Younger kids are bound to get a kick out of a rail ex+cursion, writes Alexia Santamaria.
The mark of a good excursion is always in the post-event phone call to the grandparents and, judging by this one, our trip to Whangaparaoa Narrow Gauge Railway was a resounding success. "Grandma, we went on a train... and fed chickens... and rabbits ... and went on a trampoline... and saw donkeys and a pig ... and played with toy trains ... and went in a treehut ... and drove pedal cars... and went on an owl hunt!" was the breathless account.
Whangaparaoa Narrow Gauge Railway is a paradise for young kids. But perhaps not in the form you'd imagine. It's certainly not flash. But it is good, old-fashioned ramshackle fun, created by a man who loved trains as much as life itself.
When you pull up outside it doesn't look like much and on the scale of Auckland's major attractions it's not enormous, but for littlies there's a lot to do inside those gates. The major drawcard, of course, is the train. Built by the now-deceased Ted Pointon, a true train enthusiast who worked as Glenbrook Vintage Railway's key mechanical person for many years, this train is a gorgeous little open-sided three-carriage number, which carries 12 people at a time.
It does a 350m circuit: your entry fee gets you in the door to see everything and round the track three times. There are all the requisite tick-boxes of railway fun: a tunnel, a bridge and, usually, some people to wave at.
After we'd had our ride, we walked through the bush to the playground. The bush is not exactly expansive but to a three and six-year-old it was like the Heaphy Track. They were beyond excited when we went through "Owl Alley", a small loop path diverting slightly from the main track, dotted with over 20 owls made from terracotta, stone and wood and in all shapes and sizes. It doesn't get much better than going on an owl hunt in a "forest".
The playground had a trampoline, swings, slides and plenty of things to climb on. There is even a small shed with toy trains and foosball for wet weather play. Surrounding it were animals to feed. There were a few hysterical moments when the very savvy chickens spotted the familiar brown feedbags. These chooks aren't shy in trying to access the bag directly and our timid six-year-old was less than impressed. We moved swiftly on to the rabbits who, while equally forward, were much softer in their enthusiasm.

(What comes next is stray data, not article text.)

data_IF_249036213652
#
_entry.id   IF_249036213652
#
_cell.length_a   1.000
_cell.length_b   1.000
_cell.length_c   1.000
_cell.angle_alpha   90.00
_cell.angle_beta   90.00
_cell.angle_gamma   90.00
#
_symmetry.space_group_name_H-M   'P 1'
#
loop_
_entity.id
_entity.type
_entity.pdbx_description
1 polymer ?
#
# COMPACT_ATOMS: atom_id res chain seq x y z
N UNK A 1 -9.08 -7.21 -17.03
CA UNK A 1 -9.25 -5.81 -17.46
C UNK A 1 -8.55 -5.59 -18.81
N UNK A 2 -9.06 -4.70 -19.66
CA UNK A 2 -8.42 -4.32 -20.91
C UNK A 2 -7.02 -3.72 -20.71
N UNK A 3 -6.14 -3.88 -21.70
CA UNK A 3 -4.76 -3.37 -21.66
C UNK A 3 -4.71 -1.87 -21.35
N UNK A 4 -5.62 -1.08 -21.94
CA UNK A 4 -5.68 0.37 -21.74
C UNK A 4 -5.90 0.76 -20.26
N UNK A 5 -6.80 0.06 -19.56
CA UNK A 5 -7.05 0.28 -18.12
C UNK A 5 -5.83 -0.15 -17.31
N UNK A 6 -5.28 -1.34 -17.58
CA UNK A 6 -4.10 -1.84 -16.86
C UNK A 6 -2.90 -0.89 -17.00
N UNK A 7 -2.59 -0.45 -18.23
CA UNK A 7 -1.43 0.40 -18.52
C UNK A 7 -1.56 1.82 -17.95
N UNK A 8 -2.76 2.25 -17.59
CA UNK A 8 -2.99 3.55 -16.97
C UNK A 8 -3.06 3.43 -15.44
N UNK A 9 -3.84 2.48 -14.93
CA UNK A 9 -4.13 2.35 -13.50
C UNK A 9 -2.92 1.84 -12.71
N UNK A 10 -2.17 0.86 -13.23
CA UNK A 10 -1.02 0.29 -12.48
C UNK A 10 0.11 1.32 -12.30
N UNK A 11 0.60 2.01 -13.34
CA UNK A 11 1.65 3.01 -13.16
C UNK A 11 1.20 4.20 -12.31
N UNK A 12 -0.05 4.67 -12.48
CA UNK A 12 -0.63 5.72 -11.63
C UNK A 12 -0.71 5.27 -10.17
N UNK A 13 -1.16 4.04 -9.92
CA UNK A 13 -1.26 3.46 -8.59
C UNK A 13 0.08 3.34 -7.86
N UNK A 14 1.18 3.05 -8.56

After consuming our picnic lunch and playing at length on the playground, we went back through another path in the bush, which led to an additional play area with a large wooden fire engine and a treehouse. There were preparations going on for a birthday party, and it was a truly magical setting for one.
The path led to Monty and Humphrey the donkeys and Pumpkin the pig and was a great vantage point for seeing the train go past up high on the viaduct (more mad waving at passengers from our kids). When the boys finally tired of this, we headed out via the carpark, where there were pedal cars to drive.
They say the devil's in the detail and that was truly the case at Whangaparaoa Narrow Gauge Railway. It wasn't huge or grandiose and possibly wouldn't appeal to older kids, but for our little guys it was an enchanted garden filled with all the most fun things in life. With an icecream and a play on the beach at Orewa on the way home, it was nothing short of a little boy's perfect day.
Further information: Whangaparaoa Narrow Gauge Railway. 400 Whangaparaoa Rd, Stanmore Bay, Hibiscus Coast. (09) 424 5018, rail.co.nz.